Enterprise architecture (EA) – does it help?

I have been asked to put together some information on how the Home Office would benefit from enterprise architecture. This is far removed from social media, but communicating it need not be! To help me I am just bashing down some thoughts here – any input from any of you wise ones out there would be welcomed.

If you do not know what EA is there is a very good description on Wikipedia. Essentially, it is a root and branch review of all business processes, practice and strategy of an organisation, with a planned way forward that addresses weaknesses highlighted. Most people associate it with IT, this is essentially because it was ‘invented when IT people started thinking out of the box’ (thanks Paul Clarke) – and certainly the IT infrastructure forms a vital part of the review, and enables successful change (as a part of the building up stage of EA).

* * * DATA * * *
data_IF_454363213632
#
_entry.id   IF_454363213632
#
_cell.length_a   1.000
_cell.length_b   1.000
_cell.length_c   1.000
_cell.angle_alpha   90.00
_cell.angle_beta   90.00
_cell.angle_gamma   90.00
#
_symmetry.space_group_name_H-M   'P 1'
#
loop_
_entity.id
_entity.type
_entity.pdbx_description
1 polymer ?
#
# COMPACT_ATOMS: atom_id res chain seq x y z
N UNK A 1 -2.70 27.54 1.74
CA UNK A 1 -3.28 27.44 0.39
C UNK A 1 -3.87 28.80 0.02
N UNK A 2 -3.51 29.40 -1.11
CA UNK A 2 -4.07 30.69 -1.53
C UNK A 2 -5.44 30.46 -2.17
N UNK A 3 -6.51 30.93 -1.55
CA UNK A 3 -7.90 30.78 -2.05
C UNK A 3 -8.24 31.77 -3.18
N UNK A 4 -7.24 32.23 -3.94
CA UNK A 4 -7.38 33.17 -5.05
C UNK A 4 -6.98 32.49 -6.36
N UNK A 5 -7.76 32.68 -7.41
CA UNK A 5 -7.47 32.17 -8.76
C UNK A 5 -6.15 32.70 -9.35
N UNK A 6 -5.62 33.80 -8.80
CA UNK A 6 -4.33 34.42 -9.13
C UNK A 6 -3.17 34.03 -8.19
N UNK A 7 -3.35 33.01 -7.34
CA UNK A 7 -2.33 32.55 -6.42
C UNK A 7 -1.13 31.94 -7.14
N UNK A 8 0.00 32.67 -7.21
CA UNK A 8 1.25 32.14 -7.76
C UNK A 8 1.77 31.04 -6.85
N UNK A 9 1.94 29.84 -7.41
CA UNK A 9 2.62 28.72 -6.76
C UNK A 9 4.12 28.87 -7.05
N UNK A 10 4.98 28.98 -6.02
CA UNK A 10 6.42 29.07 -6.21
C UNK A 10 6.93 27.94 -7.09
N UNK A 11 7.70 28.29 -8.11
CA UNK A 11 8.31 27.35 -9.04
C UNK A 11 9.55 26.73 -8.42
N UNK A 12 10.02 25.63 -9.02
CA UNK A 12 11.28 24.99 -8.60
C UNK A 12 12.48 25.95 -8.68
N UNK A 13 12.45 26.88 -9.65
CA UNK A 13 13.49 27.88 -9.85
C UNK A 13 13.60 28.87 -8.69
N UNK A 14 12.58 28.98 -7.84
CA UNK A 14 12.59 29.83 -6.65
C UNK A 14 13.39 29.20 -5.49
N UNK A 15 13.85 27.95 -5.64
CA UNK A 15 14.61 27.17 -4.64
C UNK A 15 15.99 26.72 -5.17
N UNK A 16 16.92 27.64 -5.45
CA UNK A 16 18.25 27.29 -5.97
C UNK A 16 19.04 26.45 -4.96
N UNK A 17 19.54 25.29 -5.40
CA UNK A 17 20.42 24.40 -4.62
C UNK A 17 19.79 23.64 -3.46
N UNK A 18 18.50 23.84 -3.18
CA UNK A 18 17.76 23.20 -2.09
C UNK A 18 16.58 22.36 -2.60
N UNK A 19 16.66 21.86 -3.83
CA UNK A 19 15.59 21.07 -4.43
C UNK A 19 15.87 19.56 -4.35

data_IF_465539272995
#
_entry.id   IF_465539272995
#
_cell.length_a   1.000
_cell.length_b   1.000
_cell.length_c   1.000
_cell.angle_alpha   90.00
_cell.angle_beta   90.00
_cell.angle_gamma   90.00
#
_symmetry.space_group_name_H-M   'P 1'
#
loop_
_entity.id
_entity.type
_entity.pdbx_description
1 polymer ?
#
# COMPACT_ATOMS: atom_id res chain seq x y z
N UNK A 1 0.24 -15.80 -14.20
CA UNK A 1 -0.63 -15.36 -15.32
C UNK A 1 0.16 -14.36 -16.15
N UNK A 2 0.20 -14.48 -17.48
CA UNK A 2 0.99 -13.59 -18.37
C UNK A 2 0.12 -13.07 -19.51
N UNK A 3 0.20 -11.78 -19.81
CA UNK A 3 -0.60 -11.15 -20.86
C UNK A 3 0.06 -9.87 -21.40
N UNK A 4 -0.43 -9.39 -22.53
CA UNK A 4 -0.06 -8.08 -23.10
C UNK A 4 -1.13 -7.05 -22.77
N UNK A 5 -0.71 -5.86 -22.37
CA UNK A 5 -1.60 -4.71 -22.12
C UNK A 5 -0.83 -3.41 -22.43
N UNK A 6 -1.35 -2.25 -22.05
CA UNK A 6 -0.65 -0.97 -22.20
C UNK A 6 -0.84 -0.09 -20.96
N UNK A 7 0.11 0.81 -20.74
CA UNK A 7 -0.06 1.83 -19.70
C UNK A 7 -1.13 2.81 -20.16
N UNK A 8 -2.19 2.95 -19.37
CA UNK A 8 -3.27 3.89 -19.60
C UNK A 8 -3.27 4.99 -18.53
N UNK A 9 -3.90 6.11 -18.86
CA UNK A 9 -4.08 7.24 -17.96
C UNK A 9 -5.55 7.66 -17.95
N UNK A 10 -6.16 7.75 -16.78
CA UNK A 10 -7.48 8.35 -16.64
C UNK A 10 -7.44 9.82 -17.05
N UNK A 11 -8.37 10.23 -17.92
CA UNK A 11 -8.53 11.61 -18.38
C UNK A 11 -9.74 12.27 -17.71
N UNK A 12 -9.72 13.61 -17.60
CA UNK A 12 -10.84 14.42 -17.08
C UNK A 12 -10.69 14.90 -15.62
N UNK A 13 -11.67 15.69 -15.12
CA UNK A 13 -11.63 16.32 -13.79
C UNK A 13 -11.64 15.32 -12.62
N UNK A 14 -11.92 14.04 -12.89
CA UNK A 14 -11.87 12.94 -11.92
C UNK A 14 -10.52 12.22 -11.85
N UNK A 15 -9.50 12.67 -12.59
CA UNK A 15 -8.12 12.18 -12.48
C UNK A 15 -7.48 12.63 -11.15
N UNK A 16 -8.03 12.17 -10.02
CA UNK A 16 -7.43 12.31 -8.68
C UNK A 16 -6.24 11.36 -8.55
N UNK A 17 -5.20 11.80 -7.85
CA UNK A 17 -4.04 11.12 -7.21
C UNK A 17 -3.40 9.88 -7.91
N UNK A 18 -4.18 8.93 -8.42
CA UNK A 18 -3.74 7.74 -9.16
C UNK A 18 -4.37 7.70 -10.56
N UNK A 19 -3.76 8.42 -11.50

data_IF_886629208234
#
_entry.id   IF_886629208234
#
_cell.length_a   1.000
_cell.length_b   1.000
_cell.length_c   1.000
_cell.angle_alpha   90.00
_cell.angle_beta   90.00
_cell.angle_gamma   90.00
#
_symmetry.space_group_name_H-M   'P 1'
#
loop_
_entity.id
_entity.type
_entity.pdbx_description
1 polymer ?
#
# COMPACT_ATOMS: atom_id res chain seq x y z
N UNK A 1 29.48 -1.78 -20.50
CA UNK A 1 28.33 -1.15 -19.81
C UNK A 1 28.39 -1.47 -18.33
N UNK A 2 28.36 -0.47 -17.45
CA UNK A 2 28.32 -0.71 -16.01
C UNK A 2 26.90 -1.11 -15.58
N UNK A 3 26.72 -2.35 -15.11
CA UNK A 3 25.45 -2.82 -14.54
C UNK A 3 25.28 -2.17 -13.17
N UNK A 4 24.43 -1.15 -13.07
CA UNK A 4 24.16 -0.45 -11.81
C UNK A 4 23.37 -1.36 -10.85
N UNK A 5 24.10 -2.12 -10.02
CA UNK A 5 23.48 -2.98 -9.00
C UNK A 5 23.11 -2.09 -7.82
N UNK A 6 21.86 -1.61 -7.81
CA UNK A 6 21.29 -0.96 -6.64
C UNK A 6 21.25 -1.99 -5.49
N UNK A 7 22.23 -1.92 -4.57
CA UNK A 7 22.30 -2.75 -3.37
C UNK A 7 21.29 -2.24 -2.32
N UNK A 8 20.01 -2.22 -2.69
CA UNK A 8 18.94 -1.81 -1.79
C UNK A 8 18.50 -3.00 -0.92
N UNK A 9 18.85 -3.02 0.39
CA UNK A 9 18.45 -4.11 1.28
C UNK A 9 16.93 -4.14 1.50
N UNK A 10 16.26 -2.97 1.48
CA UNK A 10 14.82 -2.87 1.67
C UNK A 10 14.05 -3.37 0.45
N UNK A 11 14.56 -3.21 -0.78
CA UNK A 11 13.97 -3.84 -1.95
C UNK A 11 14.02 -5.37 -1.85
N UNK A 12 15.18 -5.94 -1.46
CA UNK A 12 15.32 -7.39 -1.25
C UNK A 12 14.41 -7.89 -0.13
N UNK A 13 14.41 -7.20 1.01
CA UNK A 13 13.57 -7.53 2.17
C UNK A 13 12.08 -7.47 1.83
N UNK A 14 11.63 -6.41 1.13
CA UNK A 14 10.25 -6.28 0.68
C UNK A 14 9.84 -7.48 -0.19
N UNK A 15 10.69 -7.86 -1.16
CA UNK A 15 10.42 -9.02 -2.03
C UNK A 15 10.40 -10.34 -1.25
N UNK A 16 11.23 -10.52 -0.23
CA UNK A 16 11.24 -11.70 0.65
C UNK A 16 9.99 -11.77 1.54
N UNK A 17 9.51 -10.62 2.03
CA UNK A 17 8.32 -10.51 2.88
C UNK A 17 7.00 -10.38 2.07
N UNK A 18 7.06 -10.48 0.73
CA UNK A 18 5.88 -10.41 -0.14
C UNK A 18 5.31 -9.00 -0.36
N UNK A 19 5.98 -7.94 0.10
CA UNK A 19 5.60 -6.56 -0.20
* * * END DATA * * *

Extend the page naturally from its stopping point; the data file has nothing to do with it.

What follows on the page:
I think any organisation would benefit from putting itself under the microscope like this, whether to streamline work processes, save money, be more efficient – or simply check that you are doing what you said you would be doing when you started out; and government is no exception (even though departments do like to navel gaze at regular intervals).

In theory, EA should:

  • reduce business risk
  • boost staff morale
  • develop a more democratic working environment
  • end silo working
  • create core reference point for decision-making
  • ultimately save money

However, in order to do this it must:

  • have the buy-in of all management levels
  • be positioned at the heart of the organisation and not just directions from SCS/Board
  • be properly communicated with stakeholders and members of staff
  • have a simple consultation method that enables democratic conversation
  • be recognised as a technology enabled change programme and treated as such

Thoughts welcomed

4 responses

  1. Some of the clever ones escaped from their box in the late 90s. Some interbred with designers and communicators (led to horrible progeny); others became New Age gurus and wore lots of beads. One or two developed their own range of organic beauty products and got heavily into massage. The worst of all traded Simpsons ties for Simpsons suits, burst into the boardroom and started spouting something called Enterprise Architecture…

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